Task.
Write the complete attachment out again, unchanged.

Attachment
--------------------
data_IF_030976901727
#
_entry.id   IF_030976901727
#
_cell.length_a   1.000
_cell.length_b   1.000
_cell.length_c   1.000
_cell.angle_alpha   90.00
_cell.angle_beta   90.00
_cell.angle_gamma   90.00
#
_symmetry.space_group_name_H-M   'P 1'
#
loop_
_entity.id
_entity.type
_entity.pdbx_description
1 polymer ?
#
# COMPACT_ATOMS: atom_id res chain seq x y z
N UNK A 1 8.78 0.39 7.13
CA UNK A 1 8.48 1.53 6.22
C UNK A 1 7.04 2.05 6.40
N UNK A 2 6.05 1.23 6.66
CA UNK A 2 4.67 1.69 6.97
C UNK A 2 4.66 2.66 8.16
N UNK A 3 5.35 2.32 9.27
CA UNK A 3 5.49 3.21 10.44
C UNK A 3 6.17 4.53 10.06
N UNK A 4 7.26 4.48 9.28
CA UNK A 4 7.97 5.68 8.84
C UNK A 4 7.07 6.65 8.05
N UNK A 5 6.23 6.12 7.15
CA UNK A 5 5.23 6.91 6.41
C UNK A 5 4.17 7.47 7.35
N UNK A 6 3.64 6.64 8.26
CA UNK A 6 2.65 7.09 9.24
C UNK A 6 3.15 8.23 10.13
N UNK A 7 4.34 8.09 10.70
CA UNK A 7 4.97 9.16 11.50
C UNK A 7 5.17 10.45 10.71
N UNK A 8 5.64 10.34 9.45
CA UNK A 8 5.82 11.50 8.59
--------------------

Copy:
data_IF_030976901727
#
_entry.id   IF_030976901727
#
_cell.length_a   1.000
_cell.length_b   1.000
_cell.length_c   1.000
_cell.angle_alpha   90.00
_cell.angle_beta   90.00
_cell.angle_gamma   90.00
#
_symmetry.space_group_name_H-M   'P 1'
#
loop_
_entity.id
_entity.type
_entity.pdbx_description
1 polymer ?
#
# COMPACT_ATOMS: atom_id res chain seq x y z
N UNK A 1 8.78 0.39 7.13
CA UNK A 1 8.48 1.53 6.22
C UNK A 1 7.04 2.05 6.40
N UNK A 2 6.05 1.23 6.66
CA UNK A 2 4.67 1.69 6.97
C UNK A 2 4.66 2.66 8.16
N UNK A 3 5.35 2.32 9.27
CA UNK A 3 5.49 3.21 10.44
C UNK A 3 6.17 4.53 10.06
N UNK A 4 7.26 4.48 9.28
CA UNK A 4 7.97 5.68 8.84
C UNK A 4 7.07 6.65 8.05
N UNK A 5 6.23 6.12 7.15
CA UNK A 5 5.23 6.91 6.41
C UNK A 5 4.17 7.47 7.35
N UNK A 6 3.64 6.64 8.26
CA UNK A 6 2.65 7.09 9.24
C UNK A 6 3.15 8.23 10.13
N UNK A 7 4.34 8.09 10.70
CA UNK A 7 4.97 9.16 11.50
C UNK A 7 5.17 10.45 10.71
N UNK A 8 5.64 10.34 9.45
CA UNK A 8 5.82 11.50 8.59